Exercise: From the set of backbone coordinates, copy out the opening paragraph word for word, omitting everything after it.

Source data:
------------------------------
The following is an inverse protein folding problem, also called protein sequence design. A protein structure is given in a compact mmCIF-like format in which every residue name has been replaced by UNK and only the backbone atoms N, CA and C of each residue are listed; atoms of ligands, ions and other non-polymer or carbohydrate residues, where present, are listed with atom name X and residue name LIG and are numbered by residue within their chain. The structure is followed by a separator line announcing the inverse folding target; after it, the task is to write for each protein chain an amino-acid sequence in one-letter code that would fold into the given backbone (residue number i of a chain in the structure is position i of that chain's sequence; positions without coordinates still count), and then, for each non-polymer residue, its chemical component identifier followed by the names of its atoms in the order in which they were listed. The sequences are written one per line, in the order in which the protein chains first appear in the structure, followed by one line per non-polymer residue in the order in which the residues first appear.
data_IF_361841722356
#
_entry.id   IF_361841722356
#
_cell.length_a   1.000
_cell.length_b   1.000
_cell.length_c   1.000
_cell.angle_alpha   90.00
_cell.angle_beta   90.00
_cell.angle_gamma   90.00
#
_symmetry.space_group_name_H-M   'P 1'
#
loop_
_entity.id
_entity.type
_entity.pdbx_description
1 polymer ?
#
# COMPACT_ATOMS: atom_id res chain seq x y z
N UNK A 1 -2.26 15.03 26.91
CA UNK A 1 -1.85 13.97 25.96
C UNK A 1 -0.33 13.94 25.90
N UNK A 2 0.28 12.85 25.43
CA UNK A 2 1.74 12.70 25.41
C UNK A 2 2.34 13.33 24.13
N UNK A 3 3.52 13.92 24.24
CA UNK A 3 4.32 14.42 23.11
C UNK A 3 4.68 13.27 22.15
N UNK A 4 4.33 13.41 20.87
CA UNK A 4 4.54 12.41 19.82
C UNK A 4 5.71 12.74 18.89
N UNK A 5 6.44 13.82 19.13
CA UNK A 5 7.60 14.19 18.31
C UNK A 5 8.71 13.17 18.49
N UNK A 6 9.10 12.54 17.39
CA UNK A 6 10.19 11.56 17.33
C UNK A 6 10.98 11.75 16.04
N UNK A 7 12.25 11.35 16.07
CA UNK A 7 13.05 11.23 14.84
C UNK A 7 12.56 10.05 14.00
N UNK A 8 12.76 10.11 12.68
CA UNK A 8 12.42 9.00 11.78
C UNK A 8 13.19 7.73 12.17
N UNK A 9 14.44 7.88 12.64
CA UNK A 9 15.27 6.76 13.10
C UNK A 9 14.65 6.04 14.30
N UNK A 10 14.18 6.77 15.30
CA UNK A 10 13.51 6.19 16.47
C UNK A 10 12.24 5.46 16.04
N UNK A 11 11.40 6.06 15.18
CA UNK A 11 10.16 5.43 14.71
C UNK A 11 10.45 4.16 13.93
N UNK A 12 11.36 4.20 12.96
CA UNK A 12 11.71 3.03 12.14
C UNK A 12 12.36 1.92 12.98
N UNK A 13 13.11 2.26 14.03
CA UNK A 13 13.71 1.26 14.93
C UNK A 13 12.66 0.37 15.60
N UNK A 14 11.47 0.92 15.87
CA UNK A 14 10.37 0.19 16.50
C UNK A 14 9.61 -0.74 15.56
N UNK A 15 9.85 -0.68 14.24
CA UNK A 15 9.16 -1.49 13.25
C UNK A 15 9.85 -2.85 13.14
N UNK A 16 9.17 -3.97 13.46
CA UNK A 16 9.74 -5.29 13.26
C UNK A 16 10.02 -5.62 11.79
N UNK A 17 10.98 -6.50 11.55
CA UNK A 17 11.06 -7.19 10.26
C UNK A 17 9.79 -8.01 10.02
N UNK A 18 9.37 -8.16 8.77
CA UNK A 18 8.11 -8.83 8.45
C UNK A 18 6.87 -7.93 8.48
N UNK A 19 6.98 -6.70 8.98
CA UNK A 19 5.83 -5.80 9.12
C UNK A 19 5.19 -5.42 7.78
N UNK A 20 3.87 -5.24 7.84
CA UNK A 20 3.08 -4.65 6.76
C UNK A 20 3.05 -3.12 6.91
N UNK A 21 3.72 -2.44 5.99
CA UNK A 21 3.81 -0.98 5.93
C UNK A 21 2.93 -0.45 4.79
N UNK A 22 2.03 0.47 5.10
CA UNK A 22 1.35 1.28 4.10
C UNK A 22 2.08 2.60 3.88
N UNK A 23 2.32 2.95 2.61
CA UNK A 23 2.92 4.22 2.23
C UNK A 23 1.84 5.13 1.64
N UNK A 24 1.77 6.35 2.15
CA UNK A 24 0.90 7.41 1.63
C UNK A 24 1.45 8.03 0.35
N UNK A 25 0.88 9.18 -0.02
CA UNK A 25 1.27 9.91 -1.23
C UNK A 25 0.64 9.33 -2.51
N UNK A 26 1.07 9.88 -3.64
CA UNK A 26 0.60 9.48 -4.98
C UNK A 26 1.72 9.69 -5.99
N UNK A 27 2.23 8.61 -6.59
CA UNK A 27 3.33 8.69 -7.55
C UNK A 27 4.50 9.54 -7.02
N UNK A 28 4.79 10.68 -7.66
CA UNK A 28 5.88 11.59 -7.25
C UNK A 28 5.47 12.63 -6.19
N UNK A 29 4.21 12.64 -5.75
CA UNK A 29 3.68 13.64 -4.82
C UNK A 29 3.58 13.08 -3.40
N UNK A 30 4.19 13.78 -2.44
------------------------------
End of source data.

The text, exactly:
The following is an inverse protein folding problem, also called protein sequence design. A protein structure is given in a compact mmCIF-like format in which every residue name has been replaced by UNK and only the backbone atoms N, CA and C of each residue are listed; atoms of ligands, ions and other non-polymer or carbohydrate residues, where present, are listed with atom name X and residue name LIG and are numbered by residue within their chain. The structure is followed by a separator line announcing the inverse folding target; after it, the task is to write for each protein chain an amino-acid sequence in one-letter code that would fold into the given backbone (residue number i of a chain in the structure is position i of that chain's sequence; positions without coordinates still count), and then, for each non-polymer residue, its chemical component identifier followed by the names of its atoms in the order in which they were listed. The sequences are written one per line, in the order in which the protein chains first appear in the structure, followed by one line per non-polymer residue in the order in which the residues first appear.